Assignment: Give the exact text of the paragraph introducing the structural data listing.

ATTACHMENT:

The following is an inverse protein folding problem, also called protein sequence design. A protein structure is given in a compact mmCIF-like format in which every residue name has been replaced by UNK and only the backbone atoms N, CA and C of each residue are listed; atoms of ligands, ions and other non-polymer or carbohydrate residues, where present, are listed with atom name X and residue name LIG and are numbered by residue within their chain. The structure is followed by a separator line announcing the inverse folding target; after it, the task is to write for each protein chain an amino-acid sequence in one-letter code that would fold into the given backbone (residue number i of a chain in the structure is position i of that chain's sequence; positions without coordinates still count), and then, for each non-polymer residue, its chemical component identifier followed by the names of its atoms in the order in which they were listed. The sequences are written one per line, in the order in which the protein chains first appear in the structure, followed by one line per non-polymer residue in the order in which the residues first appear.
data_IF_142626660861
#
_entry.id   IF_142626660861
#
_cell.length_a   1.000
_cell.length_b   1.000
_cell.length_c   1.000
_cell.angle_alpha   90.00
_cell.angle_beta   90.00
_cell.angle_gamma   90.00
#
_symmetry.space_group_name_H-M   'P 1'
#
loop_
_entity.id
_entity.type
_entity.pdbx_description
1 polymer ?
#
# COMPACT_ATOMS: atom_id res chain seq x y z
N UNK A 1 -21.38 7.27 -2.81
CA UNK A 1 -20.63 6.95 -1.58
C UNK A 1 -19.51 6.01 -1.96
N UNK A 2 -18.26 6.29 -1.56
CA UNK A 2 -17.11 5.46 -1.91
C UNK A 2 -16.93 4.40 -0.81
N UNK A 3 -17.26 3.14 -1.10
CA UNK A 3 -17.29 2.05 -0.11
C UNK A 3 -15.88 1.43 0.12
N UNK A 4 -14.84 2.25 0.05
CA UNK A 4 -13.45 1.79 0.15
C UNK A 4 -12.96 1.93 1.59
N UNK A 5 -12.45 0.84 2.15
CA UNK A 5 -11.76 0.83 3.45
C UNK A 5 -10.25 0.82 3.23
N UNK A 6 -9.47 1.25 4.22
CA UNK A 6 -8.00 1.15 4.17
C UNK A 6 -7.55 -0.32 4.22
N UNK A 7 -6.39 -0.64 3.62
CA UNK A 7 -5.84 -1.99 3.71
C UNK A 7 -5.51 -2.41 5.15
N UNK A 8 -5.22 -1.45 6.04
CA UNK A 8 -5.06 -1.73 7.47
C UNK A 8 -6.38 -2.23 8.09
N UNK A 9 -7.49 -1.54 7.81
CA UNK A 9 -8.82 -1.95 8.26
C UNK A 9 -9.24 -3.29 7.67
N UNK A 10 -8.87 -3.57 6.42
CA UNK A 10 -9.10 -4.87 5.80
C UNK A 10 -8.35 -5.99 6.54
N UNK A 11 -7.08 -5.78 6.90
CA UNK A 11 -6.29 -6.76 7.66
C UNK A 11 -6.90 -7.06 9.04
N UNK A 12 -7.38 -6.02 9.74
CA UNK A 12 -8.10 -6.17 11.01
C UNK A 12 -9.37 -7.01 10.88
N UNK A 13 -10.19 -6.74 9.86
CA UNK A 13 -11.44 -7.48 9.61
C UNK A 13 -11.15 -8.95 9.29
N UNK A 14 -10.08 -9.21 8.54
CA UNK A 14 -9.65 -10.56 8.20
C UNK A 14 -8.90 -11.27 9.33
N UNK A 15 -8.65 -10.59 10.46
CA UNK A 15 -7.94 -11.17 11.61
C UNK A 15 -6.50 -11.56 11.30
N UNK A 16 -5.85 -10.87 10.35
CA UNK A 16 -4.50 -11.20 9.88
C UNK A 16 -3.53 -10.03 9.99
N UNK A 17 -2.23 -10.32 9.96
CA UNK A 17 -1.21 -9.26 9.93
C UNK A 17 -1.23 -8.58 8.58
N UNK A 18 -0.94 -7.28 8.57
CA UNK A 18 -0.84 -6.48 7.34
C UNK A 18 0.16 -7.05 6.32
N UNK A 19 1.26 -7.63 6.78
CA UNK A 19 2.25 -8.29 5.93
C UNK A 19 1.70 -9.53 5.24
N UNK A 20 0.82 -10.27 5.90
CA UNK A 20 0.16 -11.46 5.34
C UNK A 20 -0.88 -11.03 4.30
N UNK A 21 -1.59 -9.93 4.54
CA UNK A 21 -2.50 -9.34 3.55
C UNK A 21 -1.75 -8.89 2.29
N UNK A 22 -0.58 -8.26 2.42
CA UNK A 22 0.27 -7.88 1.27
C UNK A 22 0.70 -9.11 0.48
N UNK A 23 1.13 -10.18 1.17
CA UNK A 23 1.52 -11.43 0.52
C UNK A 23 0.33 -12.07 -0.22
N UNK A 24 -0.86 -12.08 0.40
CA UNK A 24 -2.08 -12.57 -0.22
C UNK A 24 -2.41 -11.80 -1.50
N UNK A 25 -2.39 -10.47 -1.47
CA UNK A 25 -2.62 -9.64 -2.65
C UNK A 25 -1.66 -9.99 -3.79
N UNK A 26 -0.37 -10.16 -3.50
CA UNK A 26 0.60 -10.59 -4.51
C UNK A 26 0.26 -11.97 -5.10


The following is an inverse protein folding problem, also called protein sequence design. A protein structure is given in a compact mmCIF-like format in which every residue name has been replaced by UNK and only the backbone atoms N, CA and C of each residue are listed; atoms of ligands, ions and other non-polymer or carbohydrate residues, where present, are listed with atom name X and residue name LIG and are numbered by residue within their chain. The structure is followed by a separator line announcing the inverse folding target; after it, the task is to write for each protein chain an amino-acid sequence in one-letter code that would fold into the given backbone (residue number i of a chain in the structure is position i of that chain's sequence; positions without coordinates still count), and then, for each non-polymer residue, its chemical component identifier followed by the names of its atoms in the order in which they were listed. The sequences are written one per line, in the order in which the protein chains first appear in the structure, followed by one line per non-polymer residue in the order in which the residues first appear.